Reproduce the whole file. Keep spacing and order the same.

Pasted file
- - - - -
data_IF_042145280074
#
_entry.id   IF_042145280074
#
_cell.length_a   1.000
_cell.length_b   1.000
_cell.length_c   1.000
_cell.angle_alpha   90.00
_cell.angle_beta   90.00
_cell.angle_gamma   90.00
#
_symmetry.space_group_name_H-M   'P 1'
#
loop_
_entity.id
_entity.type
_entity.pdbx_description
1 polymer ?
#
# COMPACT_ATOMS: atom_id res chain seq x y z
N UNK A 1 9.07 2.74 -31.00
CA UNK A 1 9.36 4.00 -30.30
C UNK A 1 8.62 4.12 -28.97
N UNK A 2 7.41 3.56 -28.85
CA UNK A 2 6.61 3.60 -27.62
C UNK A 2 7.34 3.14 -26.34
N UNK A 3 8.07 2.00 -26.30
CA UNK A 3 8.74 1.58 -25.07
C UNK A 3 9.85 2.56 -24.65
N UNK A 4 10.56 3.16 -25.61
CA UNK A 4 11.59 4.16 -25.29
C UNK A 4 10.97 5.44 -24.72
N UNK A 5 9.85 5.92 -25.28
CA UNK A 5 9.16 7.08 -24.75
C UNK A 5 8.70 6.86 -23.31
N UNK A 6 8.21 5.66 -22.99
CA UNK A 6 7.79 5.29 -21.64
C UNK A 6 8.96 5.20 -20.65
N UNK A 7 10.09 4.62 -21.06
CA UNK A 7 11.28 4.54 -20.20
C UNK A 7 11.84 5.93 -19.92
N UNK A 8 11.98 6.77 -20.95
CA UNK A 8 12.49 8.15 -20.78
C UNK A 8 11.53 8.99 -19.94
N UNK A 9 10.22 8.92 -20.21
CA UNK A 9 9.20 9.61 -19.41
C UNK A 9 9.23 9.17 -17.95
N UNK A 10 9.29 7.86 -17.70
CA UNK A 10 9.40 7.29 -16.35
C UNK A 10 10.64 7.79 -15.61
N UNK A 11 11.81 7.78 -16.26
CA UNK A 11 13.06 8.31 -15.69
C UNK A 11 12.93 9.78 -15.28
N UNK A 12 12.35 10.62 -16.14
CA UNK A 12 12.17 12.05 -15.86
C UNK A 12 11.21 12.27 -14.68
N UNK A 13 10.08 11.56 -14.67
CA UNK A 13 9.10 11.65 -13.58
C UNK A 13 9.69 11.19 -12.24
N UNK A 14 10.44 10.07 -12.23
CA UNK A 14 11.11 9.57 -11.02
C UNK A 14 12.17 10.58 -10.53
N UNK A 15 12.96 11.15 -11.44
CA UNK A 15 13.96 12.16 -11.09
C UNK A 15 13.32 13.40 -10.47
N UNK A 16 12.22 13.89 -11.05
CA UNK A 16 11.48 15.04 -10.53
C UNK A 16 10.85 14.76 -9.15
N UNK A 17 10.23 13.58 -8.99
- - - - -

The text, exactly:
data_IF_042145280074
#
_entry.id   IF_042145280074
#
_cell.length_a   1.000
_cell.length_b   1.000
_cell.length_c   1.000
_cell.angle_alpha   90.00
_cell.angle_beta   90.00
_cell.angle_gamma   90.00
#
_symmetry.space_group_name_H-M   'P 1'
#
loop_
_entity.id
_entity.type
_entity.pdbx_description
1 polymer ?
#
# COMPACT_ATOMS: atom_id res chain seq x y z
N UNK A 1 9.07 2.74 -31.00
CA UNK A 1 9.36 4.00 -30.30
C UNK A 1 8.62 4.12 -28.97
N UNK A 2 7.41 3.56 -28.85
CA UNK A 2 6.61 3.60 -27.62
C UNK A 2 7.34 3.14 -26.34
N UNK A 3 8.07 2.00 -26.30
CA UNK A 3 8.74 1.58 -25.07
C UNK A 3 9.85 2.56 -24.65
N UNK A 4 10.56 3.16 -25.61
CA UNK A 4 11.59 4.16 -25.29
C UNK A 4 10.97 5.44 -24.72
N UNK A 5 9.85 5.92 -25.28
CA UNK A 5 9.16 7.08 -24.75
C UNK A 5 8.70 6.86 -23.31
N UNK A 6 8.21 5.66 -22.99
CA UNK A 6 7.79 5.29 -21.64
C UNK A 6 8.96 5.20 -20.65
N UNK A 7 10.09 4.62 -21.06
CA UNK A 7 11.28 4.54 -20.20
C UNK A 7 11.84 5.93 -19.92
N UNK A 8 11.98 6.77 -20.95
CA UNK A 8 12.49 8.15 -20.78
C UNK A 8 11.53 8.99 -19.94
N UNK A 9 10.22 8.92 -20.21
CA UNK A 9 9.20 9.61 -19.41
C UNK A 9 9.23 9.17 -17.95
N UNK A 10 9.29 7.86 -17.70
CA UNK A 10 9.40 7.29 -16.35
C UNK A 10 10.64 7.79 -15.61
N UNK A 11 11.81 7.78 -16.26
CA UNK A 11 13.06 8.31 -15.69
C UNK A 11 12.93 9.78 -15.28
N UNK A 12 12.35 10.62 -16.14
CA UNK A 12 12.17 12.05 -15.86
C UNK A 12 11.21 12.27 -14.68
N UNK A 13 10.08 11.56 -14.67
CA UNK A 13 9.10 11.65 -13.58
C UNK A 13 9.69 11.19 -12.24
N UNK A 14 10.44 10.07 -12.23
CA UNK A 14 11.11 9.57 -11.02
C UNK A 14 12.17 10.58 -10.53
N UNK A 15 12.96 11.15 -11.44
CA UNK A 15 13.96 12.16 -11.09
C UNK A 15 13.32 13.40 -10.47
N UNK A 16 12.22 13.89 -11.05
CA UNK A 16 11.48 15.04 -10.53
C UNK A 16 10.85 14.76 -9.15
N UNK A 17 10.23 13.58 -8.99